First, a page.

Economic Geography in Birmingham


This blog post has been produced for the Greater Birmingham Chambers of Commerce to provide industry insight on the findings of the Birmingham Economic Review.

The Birmingham Economic Review 2017 is produced by the University of Birmingham’s City-REDI and the Greater Birmingham Chambers of Commerce, with contributions from the West Midlands Growth Company. It is an in-depth exploration of the economy of England’s second city and is a high quality resource for organisations seeking to understand Birmingham to inform research, policy or investment decisions.

This post is featured in Chapter 4: The Economic Geography of the Birmingham Economic Review which can be found here. You can read the full report and report summary here.

Economic growth in Birmingham is expected to continue at an average rate of 1.8% over the next five years, broadly in line with the national average. A combination of sectors will underpin this growth, with accommodation, food services & recreation, wholesale & retail and construction sectors likely to outperform other sectors.

Population growth forecast is strong in Birmingham with an average growth of 0.75% pa over the next five years, well above the UK average.  The growth has largely been driven by an increasing working age population, as the city sees an improvement in its skilled labour and student retention rate.

Regional improvements in infrastructure have attracted an increasing number of businesses to set up or relocate to the West Midlands, particularly larger and higher quality employers. Birmingham has been the largest winner with banking giants such as HSBC and Deutsche Bank as well as HS2 relocating offices from London over the last five years.  This trend is continuing, the latest example being the prospect of Channel 4’s relocation to the region.

Birmingham is amongst the most important office markets in the UK, with prime headline rents now reaching £32 psf. The second half of 2017 is expected to have stronger activity than H1, headlined by the 240,000 sq ft Government Property Unit deal, alongside a handful of significant transactions, such as engineering company WSP, RICS (relocation from Coventry) and the latest serviced office deal to Regus. There is currently around 285,000 sq ft of grade A space immediately available in Birmingham city centre, which equates to only a year’s supply based on the ten year average grade A city centre take-up of 293,000 sq ft. There is also a further 600,000 sq ft (2 years’ supply) of speculative space under construction at 3 Snowhill, Chamberlain Square and the comprehensive refurbishments at Cornerblock and The Lewis Building.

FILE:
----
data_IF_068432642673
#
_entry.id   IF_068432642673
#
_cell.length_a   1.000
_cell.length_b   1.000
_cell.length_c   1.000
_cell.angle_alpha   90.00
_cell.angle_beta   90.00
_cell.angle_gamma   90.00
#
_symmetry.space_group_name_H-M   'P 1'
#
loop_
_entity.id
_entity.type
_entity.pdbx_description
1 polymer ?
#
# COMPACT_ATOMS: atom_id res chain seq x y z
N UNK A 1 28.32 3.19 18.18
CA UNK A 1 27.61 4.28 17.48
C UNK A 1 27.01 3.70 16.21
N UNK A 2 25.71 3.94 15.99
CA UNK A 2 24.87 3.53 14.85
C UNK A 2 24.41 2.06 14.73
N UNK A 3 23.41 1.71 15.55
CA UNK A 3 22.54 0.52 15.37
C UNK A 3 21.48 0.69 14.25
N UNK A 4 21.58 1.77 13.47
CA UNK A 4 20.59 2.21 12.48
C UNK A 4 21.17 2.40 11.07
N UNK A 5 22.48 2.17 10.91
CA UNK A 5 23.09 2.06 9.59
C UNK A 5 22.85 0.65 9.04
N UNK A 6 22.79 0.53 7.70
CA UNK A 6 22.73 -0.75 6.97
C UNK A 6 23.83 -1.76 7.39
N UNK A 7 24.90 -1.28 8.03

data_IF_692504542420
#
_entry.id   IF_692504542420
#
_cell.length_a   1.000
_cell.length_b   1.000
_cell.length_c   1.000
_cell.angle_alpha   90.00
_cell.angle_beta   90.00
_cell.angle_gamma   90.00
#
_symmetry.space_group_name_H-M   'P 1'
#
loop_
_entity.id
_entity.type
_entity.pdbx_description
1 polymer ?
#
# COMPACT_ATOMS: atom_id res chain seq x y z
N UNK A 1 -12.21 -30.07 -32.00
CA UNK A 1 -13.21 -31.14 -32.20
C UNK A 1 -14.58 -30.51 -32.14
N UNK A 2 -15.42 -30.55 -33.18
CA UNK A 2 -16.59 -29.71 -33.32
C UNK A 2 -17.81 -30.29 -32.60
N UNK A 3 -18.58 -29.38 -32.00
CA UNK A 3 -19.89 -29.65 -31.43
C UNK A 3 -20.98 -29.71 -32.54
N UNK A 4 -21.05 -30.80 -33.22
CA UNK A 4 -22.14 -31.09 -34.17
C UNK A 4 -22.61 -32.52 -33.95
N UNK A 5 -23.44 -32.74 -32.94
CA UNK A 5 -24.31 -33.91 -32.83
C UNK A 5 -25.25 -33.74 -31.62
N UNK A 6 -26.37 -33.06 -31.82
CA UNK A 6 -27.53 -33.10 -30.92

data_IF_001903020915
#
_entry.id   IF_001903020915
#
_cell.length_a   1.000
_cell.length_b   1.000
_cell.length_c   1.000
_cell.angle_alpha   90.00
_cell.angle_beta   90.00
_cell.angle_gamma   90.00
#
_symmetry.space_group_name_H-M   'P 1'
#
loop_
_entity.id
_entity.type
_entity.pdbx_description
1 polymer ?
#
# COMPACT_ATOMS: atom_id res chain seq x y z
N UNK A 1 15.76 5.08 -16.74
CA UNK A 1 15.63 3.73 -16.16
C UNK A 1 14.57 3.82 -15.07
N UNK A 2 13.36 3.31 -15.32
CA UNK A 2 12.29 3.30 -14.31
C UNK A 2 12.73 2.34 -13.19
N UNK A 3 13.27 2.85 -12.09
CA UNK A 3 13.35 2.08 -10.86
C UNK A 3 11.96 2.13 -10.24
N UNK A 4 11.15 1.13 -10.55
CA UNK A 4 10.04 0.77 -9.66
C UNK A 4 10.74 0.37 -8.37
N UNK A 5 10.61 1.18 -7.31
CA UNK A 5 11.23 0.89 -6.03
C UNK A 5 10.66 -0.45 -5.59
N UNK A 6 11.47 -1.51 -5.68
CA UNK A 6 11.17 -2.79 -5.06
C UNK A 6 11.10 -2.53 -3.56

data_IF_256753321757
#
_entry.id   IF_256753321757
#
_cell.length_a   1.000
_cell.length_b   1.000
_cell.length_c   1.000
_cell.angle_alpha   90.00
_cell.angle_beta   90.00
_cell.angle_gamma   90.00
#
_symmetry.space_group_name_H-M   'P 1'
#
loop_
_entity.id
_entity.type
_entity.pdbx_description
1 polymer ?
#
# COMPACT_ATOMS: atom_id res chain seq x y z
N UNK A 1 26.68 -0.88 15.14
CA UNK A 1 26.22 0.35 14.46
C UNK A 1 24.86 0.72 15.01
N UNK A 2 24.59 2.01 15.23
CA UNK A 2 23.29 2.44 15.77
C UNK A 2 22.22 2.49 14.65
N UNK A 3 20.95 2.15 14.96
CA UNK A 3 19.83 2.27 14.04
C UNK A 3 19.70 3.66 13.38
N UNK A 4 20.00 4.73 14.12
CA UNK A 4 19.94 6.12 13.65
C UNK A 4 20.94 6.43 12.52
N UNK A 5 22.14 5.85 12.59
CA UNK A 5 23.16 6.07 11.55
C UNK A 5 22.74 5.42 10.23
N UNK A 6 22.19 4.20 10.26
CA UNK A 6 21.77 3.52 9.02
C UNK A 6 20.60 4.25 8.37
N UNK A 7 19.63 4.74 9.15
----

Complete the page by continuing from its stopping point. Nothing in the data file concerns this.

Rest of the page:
Birmingham remains a sought-after location for the industrial sector and a large number of enquiries are specific to the wider Birmingham area. Annual industrial rental growth was at 4.3% in the year to June, compared to 2.7% in the previous year.

Birmingham remains a sought-after location for the industrial sector and a large number of enquiries are specific to the wider Birmingham area. Occupiers are becoming more focussed on ‘sustainable’ facilities to maximise efficiency and maintain their corporate image, particularly national companies. Due to these pressures, occupiers are seeking to trade up from secondary space on lease expiry. Argos recently took a 69,300 sq ft energy saving logistics building in Witton for last mile internet delivery services, reflecting the growing appetite for sustainable facilities.

The most significant industrial and logistics development opportunity in recent years is now available at Peddimore, Birmingham. It has the potential of creating 3 million sq ft of warehousing and industrial space and up to 10,000 jobs adjacent to a new settlement of up to 6,000 homes and associated infrastructure at Langley.

Retailers are continuing to demand newer, modern stores which fit brand images, but often cannot be accommodated in many smaller towns without significant redevelopment of the existing stock. As a result, demand for retail is thereby strong in Birmingham where there are opportunities to strategically place flagship stores in new developments such as the Grand Central. The former Pavilions shopping centre will be converted into a 150,000 sq ft Primark, one of the largest in the UK.

Industrial rental growth is forecast to outperform both office and retail markets in Birmingham. We expect average industrial rental growth for Birmingham, at 3% pa over the next five years well above the office market and retail market forecast of 1.7% and 0.8% respectively.